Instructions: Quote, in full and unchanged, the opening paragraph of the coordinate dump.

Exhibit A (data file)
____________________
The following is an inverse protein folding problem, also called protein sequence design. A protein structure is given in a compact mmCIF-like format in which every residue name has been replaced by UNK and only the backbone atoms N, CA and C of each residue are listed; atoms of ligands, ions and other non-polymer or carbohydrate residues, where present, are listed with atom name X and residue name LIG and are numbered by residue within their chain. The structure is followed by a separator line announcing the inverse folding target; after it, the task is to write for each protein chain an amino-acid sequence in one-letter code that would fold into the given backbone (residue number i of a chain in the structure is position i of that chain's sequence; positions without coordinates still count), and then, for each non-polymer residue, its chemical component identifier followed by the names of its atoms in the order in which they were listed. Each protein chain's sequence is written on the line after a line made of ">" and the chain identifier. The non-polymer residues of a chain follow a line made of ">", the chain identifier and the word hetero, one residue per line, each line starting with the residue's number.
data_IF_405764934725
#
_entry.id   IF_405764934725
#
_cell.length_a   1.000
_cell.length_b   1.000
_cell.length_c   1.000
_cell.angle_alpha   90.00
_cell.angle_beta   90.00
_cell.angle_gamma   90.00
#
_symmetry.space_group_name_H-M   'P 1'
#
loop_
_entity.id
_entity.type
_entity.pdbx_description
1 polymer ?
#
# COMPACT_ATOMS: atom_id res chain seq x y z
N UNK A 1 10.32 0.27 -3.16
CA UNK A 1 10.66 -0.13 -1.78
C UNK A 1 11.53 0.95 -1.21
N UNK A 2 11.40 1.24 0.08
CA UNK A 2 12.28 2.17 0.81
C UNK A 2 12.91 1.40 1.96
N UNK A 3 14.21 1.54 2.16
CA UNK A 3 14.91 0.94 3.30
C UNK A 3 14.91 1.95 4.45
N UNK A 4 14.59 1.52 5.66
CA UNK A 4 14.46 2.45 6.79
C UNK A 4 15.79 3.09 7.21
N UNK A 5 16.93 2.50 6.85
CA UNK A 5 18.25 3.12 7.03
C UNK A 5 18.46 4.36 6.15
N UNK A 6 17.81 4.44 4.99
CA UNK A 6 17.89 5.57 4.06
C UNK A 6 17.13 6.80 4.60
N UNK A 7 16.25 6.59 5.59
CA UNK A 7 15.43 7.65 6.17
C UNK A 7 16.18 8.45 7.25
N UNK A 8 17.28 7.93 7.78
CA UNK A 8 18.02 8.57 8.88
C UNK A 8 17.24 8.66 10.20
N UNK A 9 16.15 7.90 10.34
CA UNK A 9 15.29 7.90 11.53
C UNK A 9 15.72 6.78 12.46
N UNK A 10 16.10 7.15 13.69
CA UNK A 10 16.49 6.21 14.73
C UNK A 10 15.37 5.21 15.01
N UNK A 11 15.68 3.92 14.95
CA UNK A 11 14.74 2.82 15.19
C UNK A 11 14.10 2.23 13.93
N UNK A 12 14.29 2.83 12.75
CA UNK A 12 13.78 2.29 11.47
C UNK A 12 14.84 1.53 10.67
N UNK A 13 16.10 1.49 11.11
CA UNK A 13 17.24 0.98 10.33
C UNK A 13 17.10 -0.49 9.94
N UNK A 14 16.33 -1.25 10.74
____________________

The following is an inverse protein folding problem, also called protein sequence design. A protein structure is given in a compact mmCIF-like format in which every residue name has been replaced by UNK and only the backbone atoms N, CA and C of each residue are listed; atoms of ligands, ions and other non-polymer or carbohydrate residues, where present, are listed with atom name X and residue name LIG and are numbered by residue within their chain. The structure is followed by a separator line announcing the inverse folding target; after it, the task is to write for each protein chain an amino-acid sequence in one-letter code that would fold into the given backbone (residue number i of a chain in the structure is position i of that chain's sequence; positions without coordinates still count), and then, for each non-polymer residue, its chemical component identifier followed by the names of its atoms in the order in which they were listed. Each protein chain's sequence is written on the line after a line made of ">" and the chain identifier. The non-polymer residues of a chain follow a line made of ">", the chain identifier and the word hetero, one residue per line, each line starting with the residue's number.